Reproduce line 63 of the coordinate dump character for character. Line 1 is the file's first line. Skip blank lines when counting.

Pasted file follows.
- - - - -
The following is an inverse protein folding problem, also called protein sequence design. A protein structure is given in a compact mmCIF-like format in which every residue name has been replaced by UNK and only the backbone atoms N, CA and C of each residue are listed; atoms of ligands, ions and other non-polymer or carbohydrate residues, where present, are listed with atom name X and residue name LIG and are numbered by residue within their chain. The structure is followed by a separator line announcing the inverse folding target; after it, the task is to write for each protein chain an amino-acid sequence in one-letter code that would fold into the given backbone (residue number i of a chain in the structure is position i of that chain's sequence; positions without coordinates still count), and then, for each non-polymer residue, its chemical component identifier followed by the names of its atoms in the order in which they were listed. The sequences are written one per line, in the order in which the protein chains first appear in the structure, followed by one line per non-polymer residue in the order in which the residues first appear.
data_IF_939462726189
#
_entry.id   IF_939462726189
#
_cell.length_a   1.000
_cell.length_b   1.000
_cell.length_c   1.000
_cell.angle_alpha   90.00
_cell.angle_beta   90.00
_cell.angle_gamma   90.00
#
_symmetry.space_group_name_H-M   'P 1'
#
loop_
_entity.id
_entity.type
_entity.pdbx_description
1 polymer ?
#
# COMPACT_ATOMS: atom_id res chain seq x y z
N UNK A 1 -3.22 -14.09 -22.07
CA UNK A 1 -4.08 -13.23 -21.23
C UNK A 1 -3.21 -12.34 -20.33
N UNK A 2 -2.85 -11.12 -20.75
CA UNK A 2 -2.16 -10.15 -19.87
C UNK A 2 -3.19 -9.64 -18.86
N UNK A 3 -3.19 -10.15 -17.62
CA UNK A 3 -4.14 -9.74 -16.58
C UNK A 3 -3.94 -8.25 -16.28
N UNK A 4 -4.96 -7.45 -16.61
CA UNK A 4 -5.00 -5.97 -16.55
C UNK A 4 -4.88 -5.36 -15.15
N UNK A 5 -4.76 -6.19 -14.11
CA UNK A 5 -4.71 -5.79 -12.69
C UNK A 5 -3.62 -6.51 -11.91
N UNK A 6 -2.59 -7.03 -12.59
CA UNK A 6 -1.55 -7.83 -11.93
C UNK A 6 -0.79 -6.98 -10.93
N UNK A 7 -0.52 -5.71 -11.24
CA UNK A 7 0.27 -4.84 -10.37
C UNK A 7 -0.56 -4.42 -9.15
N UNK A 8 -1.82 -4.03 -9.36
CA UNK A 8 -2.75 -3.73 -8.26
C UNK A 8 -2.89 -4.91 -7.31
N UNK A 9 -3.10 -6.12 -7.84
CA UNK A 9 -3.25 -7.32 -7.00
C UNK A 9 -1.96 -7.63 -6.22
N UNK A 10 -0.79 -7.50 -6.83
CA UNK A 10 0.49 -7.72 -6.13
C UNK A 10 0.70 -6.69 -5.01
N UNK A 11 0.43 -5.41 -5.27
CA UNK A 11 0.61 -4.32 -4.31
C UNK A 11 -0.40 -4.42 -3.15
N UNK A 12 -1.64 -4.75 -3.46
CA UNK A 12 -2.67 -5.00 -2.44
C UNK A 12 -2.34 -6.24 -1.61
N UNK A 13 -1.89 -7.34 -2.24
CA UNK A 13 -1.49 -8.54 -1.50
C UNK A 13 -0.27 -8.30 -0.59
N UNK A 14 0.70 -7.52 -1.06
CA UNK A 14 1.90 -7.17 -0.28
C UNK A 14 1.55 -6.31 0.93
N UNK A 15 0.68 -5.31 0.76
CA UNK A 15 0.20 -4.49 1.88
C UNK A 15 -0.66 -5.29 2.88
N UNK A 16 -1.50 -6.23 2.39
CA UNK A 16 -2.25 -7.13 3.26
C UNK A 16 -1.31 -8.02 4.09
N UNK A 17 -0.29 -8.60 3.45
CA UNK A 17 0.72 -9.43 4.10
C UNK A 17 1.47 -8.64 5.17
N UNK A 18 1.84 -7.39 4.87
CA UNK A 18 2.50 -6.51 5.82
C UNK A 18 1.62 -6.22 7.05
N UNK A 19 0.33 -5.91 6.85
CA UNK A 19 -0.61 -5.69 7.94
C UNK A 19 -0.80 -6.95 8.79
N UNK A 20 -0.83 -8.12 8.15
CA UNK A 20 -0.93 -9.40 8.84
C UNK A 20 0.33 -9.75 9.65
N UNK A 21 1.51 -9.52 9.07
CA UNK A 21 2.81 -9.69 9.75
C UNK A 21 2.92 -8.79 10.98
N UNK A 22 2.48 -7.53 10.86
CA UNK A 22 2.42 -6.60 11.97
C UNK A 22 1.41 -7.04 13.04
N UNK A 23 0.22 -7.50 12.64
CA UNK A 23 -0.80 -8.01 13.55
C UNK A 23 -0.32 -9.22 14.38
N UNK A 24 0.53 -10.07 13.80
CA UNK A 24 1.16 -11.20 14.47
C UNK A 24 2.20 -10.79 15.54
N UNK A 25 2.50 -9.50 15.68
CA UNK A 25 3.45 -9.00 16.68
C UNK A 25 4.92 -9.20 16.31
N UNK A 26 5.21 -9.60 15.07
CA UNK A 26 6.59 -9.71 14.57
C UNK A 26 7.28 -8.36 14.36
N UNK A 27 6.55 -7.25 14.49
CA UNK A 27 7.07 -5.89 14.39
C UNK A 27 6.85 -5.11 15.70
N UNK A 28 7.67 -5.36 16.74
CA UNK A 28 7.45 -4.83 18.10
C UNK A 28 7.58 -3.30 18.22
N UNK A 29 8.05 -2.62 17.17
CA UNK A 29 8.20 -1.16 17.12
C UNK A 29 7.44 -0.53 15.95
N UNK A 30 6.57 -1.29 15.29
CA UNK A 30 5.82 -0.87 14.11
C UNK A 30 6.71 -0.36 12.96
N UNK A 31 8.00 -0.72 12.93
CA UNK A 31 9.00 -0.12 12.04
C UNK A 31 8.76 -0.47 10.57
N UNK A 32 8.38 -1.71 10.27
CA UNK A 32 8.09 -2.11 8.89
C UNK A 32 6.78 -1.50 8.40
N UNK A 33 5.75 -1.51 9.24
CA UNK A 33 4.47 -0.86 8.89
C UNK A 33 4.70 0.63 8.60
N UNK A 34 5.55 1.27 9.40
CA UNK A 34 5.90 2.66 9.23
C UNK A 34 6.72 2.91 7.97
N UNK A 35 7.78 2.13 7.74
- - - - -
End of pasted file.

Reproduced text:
C UNK A 14 1.55 -6.31 0.93